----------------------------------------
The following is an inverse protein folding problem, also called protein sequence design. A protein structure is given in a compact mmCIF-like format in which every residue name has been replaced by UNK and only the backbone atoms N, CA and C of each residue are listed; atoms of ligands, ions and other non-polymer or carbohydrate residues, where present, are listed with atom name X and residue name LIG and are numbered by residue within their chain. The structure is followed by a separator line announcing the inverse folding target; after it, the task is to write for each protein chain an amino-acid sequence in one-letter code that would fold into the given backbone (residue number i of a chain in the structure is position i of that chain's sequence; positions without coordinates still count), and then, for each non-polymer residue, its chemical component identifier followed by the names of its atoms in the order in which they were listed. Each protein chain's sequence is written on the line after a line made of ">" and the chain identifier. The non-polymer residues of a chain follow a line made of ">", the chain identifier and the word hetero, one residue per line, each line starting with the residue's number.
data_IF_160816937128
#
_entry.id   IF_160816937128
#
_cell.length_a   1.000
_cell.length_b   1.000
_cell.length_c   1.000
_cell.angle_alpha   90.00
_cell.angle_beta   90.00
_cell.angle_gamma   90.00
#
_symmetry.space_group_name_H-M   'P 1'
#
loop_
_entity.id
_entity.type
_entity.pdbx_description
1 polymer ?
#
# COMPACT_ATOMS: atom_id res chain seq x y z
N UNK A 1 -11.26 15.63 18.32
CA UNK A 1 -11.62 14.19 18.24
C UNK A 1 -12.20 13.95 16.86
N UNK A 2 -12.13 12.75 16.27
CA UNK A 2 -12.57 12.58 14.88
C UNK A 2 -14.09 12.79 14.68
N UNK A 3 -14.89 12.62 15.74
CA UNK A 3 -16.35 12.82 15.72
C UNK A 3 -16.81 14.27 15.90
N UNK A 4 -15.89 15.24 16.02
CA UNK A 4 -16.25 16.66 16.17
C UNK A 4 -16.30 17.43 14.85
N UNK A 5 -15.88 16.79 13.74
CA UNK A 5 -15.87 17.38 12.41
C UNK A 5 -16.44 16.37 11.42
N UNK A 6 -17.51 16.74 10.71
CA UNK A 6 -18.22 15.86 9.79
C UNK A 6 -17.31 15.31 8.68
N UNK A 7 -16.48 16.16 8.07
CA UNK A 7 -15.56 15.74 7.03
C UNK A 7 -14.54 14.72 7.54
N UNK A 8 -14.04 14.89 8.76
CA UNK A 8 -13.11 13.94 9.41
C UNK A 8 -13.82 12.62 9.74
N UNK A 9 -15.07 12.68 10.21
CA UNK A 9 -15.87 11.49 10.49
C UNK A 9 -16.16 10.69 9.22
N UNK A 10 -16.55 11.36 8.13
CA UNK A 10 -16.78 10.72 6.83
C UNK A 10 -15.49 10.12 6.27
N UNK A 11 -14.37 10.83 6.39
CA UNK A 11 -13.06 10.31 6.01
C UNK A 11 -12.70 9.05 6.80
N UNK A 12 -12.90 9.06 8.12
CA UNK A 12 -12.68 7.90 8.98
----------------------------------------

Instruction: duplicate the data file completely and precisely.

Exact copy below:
The following is an inverse protein folding problem, also called protein sequence design. A protein structure is given in a compact mmCIF-like format in which every residue name has been replaced by UNK and only the backbone atoms N, CA and C of each residue are listed; atoms of ligands, ions and other non-polymer or carbohydrate residues, where present, are listed with atom name X and residue name LIG and are numbered by residue within their chain. The structure is followed by a separator line announcing the inverse folding target; after it, the task is to write for each protein chain an amino-acid sequence in one-letter code that would fold into the given backbone (residue number i of a chain in the structure is position i of that chain's sequence; positions without coordinates still count), and then, for each non-polymer residue, its chemical component identifier followed by the names of its atoms in the order in which they were listed. Each protein chain's sequence is written on the line after a line made of ">" and the chain identifier. The non-polymer residues of a chain follow a line made of ">", the chain identifier and the word hetero, one residue per line, each line starting with the residue's number.
data_IF_160816937128
#
_entry.id   IF_160816937128
#
_cell.length_a   1.000
_cell.length_b   1.000
_cell.length_c   1.000
_cell.angle_alpha   90.00
_cell.angle_beta   90.00
_cell.angle_gamma   90.00
#
_symmetry.space_group_name_H-M   'P 1'
#
loop_
_entity.id
_entity.type
_entity.pdbx_description
1 polymer ?
#
# COMPACT_ATOMS: atom_id res chain seq x y z
N UNK A 1 -11.26 15.63 18.32
CA UNK A 1 -11.62 14.19 18.24
C UNK A 1 -12.20 13.95 16.86
N UNK A 2 -12.13 12.75 16.27
CA UNK A 2 -12.57 12.58 14.88
C UNK A 2 -14.09 12.79 14.68
N UNK A 3 -14.89 12.62 15.74
CA UNK A 3 -16.35 12.82 15.72
C UNK A 3 -16.81 14.27 15.90
N UNK A 4 -15.89 15.24 16.02
CA UNK A 4 -16.25 16.66 16.17
C UNK A 4 -16.30 17.43 14.85
N UNK A 5 -15.88 16.79 13.74
CA UNK A 5 -15.87 17.38 12.41
C UNK A 5 -16.44 16.37 11.42
N UNK A 6 -17.51 16.74 10.71
CA UNK A 6 -18.22 15.86 9.79
C UNK A 6 -17.31 15.31 8.68
N UNK A 7 -16.48 16.16 8.07
CA UNK A 7 -15.56 15.74 7.03
C UNK A 7 -14.54 14.72 7.54
N UNK A 8 -14.04 14.89 8.76
CA UNK A 8 -13.11 13.94 9.41
C UNK A 8 -13.82 12.62 9.74
N UNK A 9 -15.07 12.68 10.21
CA UNK A 9 -15.87 11.49 10.49
C UNK A 9 -16.16 10.69 9.22
N UNK A 10 -16.55 11.36 8.13
CA UNK A 10 -16.78 10.72 6.83
C UNK A 10 -15.49 10.12 6.27
N UNK A 11 -14.37 10.83 6.39
CA UNK A 11 -13.06 10.31 6.01
C UNK A 11 -12.70 9.05 6.80
N UNK A 12 -12.90 9.06 8.12
CA UNK A 12 -12.68 7.90 8.98